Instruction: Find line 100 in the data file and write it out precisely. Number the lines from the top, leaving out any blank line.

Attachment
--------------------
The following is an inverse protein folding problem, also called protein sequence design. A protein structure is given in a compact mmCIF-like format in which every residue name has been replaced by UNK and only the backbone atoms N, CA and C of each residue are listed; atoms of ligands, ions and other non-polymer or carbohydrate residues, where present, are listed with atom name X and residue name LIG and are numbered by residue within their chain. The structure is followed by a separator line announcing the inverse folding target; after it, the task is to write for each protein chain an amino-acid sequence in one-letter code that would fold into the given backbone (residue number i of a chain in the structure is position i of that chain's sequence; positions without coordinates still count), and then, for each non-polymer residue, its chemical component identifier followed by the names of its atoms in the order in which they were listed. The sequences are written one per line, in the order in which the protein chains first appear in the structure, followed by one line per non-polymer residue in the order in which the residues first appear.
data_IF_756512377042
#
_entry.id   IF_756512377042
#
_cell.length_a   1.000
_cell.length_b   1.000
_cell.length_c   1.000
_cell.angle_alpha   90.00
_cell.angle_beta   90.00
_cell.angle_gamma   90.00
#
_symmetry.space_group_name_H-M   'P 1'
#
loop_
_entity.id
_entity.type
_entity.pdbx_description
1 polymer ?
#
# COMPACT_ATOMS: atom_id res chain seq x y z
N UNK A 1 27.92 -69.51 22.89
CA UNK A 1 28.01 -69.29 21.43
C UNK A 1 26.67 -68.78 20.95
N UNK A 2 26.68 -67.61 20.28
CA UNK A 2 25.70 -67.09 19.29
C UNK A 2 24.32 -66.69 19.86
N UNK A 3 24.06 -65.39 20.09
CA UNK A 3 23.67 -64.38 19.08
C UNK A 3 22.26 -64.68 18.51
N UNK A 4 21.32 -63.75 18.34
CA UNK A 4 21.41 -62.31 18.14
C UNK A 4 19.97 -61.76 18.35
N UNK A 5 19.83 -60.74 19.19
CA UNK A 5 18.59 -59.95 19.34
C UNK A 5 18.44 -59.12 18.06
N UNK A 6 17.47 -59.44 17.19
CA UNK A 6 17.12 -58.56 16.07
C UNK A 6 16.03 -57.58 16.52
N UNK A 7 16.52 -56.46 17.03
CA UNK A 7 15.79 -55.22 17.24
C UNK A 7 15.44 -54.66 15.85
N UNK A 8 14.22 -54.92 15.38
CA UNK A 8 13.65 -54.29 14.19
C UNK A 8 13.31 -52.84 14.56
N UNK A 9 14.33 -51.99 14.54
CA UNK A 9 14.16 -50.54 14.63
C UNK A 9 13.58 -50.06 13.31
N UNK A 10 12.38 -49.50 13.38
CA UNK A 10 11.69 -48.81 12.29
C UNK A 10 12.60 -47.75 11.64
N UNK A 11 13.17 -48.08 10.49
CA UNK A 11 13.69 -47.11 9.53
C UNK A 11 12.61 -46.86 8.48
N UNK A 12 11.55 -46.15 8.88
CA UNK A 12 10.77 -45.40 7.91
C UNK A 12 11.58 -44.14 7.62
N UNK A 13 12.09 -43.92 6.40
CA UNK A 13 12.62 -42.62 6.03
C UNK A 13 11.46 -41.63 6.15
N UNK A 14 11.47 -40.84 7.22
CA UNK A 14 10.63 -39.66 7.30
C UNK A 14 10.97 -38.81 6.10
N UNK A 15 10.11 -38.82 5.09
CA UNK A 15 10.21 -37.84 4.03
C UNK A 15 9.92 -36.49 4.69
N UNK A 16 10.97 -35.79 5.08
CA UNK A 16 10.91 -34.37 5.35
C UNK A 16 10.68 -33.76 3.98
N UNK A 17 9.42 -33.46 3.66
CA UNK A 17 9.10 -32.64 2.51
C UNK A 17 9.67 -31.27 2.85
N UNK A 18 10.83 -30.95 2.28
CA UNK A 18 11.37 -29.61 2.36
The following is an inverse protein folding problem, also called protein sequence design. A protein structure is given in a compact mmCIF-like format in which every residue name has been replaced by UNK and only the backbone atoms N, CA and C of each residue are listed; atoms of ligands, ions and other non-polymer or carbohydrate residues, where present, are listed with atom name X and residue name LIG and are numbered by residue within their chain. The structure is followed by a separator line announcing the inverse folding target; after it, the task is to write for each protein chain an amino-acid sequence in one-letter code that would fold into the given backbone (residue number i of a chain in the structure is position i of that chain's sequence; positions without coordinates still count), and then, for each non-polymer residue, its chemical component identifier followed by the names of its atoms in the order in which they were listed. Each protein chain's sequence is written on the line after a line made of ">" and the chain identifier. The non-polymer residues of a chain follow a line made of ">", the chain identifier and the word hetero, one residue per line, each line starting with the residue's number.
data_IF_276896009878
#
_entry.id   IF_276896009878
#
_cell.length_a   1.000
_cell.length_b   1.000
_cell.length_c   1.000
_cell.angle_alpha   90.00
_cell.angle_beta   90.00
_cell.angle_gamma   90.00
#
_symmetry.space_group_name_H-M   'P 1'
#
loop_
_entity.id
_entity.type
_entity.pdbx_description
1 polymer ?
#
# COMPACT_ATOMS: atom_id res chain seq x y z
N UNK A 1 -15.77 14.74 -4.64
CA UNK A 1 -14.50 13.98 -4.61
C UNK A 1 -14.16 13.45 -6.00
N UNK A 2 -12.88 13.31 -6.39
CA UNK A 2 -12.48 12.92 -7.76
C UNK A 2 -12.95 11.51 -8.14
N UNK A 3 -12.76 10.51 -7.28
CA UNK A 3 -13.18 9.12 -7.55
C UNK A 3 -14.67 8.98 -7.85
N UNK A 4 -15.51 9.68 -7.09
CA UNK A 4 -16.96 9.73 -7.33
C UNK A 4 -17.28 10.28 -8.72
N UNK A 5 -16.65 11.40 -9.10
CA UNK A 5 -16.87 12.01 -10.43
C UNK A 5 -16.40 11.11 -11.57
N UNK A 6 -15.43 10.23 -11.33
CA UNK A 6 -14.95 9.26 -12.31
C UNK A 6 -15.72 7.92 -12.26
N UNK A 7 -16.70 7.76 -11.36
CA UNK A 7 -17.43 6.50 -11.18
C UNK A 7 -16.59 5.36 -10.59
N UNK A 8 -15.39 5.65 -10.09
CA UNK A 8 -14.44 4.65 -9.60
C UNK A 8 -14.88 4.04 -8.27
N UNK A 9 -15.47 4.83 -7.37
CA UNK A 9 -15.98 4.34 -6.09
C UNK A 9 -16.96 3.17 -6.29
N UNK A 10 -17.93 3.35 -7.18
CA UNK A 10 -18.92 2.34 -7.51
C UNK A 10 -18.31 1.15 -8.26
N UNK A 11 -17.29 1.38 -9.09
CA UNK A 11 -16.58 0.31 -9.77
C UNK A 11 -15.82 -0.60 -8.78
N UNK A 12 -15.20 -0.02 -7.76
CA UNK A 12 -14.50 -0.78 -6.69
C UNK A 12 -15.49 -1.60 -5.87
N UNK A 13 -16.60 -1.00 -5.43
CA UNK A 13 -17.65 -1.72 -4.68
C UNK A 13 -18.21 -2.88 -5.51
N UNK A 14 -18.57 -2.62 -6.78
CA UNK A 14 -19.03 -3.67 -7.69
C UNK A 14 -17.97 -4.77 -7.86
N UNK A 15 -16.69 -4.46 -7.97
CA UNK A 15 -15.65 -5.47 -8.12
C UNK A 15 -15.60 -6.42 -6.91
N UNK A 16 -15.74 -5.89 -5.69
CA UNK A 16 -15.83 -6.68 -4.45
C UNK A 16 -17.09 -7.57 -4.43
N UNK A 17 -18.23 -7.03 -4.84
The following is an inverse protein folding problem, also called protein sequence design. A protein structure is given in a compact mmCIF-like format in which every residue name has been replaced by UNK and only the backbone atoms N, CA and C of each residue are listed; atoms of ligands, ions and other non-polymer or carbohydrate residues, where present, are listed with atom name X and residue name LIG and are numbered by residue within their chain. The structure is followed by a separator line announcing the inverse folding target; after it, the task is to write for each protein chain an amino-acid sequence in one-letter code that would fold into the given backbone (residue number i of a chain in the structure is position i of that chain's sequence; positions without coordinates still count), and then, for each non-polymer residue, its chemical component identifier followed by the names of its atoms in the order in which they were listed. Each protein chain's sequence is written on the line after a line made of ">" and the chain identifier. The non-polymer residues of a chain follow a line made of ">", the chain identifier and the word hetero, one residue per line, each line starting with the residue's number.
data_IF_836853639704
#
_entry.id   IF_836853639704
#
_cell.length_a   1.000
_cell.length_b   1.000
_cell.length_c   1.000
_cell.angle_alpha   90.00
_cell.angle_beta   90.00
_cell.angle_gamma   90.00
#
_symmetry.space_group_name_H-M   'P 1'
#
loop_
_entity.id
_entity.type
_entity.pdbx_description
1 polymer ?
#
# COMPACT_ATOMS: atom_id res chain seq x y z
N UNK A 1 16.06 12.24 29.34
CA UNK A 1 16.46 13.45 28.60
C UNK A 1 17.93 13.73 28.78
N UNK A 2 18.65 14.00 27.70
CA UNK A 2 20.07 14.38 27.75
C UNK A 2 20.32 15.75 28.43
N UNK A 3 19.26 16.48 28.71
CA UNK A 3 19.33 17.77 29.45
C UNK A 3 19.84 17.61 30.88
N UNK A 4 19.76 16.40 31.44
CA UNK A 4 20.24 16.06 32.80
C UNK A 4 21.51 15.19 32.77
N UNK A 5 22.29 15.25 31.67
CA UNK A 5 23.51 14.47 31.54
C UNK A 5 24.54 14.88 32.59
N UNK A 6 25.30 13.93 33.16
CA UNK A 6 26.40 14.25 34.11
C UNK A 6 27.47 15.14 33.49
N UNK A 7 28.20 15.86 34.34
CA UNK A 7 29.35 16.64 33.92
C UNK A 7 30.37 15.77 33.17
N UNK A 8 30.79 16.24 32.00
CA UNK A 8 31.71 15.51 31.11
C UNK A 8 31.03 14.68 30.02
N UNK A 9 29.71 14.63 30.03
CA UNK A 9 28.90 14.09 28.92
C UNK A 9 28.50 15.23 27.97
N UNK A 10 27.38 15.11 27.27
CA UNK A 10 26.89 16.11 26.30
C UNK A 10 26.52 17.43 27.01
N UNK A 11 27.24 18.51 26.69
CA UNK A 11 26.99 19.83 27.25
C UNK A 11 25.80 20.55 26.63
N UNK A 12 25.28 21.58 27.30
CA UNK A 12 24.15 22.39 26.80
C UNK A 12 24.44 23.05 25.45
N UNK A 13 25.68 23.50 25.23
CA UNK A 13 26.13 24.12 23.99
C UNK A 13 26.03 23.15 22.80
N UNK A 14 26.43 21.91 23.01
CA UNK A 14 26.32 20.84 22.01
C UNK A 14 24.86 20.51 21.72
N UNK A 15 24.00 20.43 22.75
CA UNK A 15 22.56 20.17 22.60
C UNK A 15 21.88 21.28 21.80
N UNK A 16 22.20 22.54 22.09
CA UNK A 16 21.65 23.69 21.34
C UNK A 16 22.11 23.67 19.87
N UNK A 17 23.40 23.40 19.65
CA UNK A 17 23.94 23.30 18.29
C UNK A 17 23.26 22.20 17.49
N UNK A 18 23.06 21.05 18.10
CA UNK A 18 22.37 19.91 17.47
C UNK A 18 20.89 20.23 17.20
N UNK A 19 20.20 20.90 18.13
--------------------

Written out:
CA UNK A 2 -12.48 12.92 -7.76